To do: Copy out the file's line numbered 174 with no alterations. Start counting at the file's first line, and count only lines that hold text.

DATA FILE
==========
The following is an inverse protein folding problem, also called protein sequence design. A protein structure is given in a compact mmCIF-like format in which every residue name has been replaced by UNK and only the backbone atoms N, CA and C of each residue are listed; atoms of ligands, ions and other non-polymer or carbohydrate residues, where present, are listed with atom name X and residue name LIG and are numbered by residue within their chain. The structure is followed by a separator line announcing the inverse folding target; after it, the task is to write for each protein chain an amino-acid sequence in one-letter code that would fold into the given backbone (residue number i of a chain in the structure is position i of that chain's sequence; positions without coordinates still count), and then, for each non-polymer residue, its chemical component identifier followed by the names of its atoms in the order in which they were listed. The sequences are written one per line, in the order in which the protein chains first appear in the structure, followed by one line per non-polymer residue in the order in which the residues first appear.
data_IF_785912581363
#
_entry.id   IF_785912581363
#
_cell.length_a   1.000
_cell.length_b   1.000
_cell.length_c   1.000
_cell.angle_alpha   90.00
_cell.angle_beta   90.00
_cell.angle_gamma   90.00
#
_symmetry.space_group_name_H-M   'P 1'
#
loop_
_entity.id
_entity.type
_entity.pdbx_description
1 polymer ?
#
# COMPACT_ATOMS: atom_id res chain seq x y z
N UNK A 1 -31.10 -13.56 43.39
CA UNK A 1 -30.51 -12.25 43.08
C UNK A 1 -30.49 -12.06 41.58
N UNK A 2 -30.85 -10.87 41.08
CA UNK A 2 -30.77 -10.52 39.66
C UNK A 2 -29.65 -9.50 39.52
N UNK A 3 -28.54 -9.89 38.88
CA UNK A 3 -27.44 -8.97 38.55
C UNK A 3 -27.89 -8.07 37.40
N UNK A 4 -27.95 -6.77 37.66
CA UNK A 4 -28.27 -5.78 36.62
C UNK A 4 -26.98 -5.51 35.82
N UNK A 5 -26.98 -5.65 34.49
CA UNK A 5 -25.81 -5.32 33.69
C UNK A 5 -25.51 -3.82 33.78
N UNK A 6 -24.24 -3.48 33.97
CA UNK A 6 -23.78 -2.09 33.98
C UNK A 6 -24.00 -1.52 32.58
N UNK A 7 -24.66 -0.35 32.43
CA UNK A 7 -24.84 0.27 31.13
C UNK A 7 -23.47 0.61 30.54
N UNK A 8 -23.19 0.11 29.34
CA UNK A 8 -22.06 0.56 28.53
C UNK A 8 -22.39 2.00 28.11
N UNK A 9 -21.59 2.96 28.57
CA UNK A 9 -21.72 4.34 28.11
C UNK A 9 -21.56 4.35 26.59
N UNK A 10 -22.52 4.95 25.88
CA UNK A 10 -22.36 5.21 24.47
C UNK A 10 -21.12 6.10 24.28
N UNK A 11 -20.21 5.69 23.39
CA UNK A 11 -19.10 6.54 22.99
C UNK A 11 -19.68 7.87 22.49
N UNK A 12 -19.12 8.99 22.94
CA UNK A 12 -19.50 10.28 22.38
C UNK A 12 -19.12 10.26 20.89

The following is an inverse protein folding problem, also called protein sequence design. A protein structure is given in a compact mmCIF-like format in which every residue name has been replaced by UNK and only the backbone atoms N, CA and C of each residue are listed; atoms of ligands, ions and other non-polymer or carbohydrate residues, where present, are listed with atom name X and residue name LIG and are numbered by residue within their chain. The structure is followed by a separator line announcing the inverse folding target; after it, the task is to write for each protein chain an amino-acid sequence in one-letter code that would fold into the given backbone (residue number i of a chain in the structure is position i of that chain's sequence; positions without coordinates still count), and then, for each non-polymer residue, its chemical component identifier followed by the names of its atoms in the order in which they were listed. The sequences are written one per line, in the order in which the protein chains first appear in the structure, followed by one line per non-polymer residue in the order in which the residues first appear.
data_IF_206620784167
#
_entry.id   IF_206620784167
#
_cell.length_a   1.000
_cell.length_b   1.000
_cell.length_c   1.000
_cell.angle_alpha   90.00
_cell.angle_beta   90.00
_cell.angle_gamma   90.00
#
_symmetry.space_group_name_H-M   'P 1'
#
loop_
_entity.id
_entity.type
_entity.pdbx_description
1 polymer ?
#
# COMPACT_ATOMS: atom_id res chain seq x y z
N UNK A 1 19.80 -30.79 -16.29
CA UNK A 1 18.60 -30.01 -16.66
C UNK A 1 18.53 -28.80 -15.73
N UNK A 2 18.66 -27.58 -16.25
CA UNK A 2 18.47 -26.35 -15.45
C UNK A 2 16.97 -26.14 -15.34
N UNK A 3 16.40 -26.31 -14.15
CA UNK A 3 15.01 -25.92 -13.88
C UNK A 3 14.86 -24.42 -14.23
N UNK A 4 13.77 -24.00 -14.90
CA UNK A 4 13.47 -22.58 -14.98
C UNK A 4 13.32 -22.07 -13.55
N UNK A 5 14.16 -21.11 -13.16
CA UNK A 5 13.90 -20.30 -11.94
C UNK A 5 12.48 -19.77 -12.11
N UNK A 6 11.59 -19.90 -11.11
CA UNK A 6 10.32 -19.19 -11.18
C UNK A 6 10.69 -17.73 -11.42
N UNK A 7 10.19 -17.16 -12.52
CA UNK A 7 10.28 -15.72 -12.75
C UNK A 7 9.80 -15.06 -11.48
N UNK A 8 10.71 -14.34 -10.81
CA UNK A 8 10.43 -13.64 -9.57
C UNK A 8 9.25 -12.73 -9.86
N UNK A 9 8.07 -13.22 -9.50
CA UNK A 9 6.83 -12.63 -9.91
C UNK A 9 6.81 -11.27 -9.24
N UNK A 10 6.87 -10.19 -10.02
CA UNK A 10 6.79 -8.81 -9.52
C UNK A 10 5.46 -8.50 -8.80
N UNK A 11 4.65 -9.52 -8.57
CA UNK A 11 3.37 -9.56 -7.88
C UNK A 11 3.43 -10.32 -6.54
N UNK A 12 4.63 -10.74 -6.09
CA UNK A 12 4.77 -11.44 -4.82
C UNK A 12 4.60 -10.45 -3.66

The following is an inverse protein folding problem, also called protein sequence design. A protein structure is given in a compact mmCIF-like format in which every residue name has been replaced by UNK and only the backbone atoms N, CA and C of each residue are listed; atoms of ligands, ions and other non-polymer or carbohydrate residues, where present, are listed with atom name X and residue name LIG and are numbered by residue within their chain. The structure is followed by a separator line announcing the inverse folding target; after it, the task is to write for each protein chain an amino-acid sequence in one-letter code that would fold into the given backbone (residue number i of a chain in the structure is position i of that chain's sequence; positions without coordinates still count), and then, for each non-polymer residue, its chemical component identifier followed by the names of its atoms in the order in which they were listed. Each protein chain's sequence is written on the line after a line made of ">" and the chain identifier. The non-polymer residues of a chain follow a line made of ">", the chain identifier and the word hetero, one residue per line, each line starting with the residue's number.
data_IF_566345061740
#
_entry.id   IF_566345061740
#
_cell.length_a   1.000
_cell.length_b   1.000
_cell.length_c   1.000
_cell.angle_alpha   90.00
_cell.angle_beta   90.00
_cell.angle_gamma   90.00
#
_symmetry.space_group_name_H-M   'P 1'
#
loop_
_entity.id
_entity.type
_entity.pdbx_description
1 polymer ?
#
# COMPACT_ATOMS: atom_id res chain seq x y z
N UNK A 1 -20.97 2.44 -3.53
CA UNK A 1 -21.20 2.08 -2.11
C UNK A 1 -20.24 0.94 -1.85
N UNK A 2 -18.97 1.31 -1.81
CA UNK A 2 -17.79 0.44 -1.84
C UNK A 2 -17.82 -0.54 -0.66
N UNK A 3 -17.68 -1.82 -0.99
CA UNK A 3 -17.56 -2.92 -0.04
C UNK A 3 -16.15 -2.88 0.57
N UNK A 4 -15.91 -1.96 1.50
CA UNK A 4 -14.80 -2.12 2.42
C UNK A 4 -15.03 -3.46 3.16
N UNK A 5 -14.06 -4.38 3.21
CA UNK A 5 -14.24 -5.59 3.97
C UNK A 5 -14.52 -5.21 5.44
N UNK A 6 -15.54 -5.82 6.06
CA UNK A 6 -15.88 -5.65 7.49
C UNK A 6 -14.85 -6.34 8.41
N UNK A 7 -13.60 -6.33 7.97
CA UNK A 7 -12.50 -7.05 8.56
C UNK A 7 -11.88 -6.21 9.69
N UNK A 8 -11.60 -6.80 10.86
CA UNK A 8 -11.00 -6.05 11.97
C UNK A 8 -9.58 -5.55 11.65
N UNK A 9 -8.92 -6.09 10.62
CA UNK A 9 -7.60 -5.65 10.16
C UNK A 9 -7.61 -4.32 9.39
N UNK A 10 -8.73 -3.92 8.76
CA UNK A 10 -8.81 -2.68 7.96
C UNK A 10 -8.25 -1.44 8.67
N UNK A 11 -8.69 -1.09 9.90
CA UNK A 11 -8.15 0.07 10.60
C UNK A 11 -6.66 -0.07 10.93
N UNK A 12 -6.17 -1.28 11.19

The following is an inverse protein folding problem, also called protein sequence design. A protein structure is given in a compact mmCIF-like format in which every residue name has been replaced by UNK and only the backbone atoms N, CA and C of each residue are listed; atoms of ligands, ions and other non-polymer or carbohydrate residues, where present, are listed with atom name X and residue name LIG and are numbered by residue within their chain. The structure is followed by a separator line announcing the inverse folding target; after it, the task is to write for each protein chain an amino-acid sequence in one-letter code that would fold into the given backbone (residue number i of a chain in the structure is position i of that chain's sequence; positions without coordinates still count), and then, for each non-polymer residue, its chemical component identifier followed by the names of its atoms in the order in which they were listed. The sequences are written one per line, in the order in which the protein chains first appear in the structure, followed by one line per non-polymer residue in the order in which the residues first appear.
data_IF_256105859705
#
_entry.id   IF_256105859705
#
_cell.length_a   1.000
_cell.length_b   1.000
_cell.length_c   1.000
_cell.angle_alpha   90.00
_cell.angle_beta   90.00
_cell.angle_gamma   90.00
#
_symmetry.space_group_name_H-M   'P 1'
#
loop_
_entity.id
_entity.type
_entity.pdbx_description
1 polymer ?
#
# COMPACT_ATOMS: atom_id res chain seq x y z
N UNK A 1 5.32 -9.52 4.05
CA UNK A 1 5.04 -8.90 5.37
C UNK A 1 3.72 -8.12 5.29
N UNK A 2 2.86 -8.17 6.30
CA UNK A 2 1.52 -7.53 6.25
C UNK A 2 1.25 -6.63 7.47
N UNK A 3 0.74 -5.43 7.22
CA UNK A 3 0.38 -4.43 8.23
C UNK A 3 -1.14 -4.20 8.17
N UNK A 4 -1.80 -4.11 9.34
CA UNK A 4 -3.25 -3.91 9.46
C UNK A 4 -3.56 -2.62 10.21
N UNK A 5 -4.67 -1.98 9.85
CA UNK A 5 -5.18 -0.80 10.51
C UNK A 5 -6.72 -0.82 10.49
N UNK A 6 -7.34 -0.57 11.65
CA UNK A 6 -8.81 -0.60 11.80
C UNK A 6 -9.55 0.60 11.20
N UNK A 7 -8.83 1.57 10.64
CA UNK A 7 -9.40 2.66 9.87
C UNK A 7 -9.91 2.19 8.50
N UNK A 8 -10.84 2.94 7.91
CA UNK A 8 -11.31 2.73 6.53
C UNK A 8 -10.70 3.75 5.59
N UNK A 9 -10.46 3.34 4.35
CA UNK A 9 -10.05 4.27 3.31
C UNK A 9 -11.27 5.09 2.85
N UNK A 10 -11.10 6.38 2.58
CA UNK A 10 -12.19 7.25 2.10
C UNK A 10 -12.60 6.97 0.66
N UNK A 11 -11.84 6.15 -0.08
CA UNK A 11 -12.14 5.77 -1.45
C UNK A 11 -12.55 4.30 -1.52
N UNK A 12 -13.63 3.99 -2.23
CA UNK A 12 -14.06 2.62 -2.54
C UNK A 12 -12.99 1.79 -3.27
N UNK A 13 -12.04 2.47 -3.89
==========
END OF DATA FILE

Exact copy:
#